I see new photos have been added. Thank you. They really bring this awful tragedy to life. I first read about this case a few years ago and it kinda stayed with me since I wanted definite proof that this horrendous event really happened because it almost seemed too impossible to be true. I honestly thought the whole story was made up for a while. There’s zero information on Mr. Nelson after he was sentenced to life in prison so I don’t know if he’s still alive or not. Hopefully he was forever haunted by his actions.

  11. Debbie on February 19th, 2009

    I just talked with my Dad about this today. Dale Nelson’s court appointed lawyer, Mickey Moran, was my Dad’s friend and his lawyer. My Dad was in Moran’s office when he received word that he had to defend Mr. Nelson. His comments can’t be repeated here but to say that he wasn’t happy about it is an understatement.

  12. admin on February 19th, 2009

    I recently found your pictures on Google from the Dale Merle Nelson murders in Creston, B.C. On that Labor Day weekend in 1970 I was a 22-year old reporter at the radio station in Creston, the only announcer at the small station.

    It was 8am Saturday morning, Sept. 5, 1970, when I received the phone call tipping me off about the murders. Your photos brought back some vivid memories, most notably of the inside of the Phipps house. On the Sunday morning, just a few hours before Nelson was arrested, the RCMP took myself and other reporters on an inside tour of the house.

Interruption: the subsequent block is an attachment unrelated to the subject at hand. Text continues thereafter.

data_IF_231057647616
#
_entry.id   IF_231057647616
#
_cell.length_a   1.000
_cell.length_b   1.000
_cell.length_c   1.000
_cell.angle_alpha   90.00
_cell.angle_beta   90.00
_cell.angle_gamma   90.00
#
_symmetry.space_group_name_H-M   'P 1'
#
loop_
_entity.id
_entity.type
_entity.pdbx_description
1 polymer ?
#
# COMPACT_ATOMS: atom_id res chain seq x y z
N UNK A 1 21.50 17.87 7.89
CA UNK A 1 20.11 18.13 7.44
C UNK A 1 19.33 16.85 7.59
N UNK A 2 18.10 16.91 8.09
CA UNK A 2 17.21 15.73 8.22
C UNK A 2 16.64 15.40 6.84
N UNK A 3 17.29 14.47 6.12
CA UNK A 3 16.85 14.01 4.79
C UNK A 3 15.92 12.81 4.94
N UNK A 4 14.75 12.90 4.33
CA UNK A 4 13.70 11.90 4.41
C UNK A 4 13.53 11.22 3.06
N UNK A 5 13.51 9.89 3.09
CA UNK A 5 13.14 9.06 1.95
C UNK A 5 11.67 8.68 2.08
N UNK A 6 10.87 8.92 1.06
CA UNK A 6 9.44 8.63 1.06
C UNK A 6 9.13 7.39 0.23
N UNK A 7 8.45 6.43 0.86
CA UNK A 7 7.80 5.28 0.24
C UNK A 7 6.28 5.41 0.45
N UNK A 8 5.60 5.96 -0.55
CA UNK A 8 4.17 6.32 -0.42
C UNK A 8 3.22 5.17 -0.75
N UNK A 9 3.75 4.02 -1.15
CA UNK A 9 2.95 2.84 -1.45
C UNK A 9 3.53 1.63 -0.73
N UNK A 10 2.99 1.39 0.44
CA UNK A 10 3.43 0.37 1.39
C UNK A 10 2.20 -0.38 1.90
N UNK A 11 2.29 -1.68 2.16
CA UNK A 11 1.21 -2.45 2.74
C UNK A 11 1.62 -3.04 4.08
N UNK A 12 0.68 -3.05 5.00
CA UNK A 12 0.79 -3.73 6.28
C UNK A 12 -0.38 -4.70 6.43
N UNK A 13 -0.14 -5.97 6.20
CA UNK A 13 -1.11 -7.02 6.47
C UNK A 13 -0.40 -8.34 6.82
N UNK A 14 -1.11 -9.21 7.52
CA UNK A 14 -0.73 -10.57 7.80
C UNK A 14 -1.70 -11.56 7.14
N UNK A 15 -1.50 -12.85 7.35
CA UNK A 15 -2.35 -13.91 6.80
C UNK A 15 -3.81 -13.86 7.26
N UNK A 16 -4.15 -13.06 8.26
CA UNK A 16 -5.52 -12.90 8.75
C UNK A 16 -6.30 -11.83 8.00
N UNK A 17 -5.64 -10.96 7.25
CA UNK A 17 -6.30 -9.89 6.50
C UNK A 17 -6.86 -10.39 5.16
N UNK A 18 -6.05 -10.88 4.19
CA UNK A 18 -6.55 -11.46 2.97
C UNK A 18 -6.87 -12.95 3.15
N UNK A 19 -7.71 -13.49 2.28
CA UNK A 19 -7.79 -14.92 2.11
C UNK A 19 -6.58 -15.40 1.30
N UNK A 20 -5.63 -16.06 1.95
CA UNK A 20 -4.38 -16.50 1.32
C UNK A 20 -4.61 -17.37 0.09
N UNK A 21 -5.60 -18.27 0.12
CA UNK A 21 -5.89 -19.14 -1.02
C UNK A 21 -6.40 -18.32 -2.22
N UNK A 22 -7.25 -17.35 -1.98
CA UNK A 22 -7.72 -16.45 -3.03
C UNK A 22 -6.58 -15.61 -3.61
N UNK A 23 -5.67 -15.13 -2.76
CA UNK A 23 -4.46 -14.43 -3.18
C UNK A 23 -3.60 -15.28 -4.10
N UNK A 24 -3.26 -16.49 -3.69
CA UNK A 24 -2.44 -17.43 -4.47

For years I’ve been trying to find out what happened to Dale Merle Nelson and recently received some information he died a number of years ago, in prison, from some kind of terminal disease.

    On the Friday, Sept. 4, I was doing an on air shift at the Creston radio station and in the afternoon one of the Phipps children, I think his name was Paul, phoned in and won an on air contest I was doing. A few hours later he and the rest of his family were dead. That may have been his last phone call, and of course he never had a chance to pick up his prize, a pack of 45rpm records.

    Thanks for posting the pictures. They bring back a tragic, but from a journalist view, very memorable part of my past. There hasn’t been a day that has gone by that I haven’t thought about what happened on that weekend 39 years ago.

    “From an email sent by Earl Seitz of Kamloops.”

  13. Debbie on February 26th, 2009

    I appreciate your comments and information. I too think about this everyday and your email sets my mind at ease a little.

  14. Marc McLean on March 6th, 2009

    My father was one of the RCMP looking for Nelson in 1970. He was guarding one of the houses that the murders took place. My father and several members took off to look for Nelson but in the meantime Nelson returned to get one of the bodies and ended up putting it in the back seat of my father’s police car not realizing it wasn’t his car. This is not an urban legend!

  15. Mark on March 15th, 2009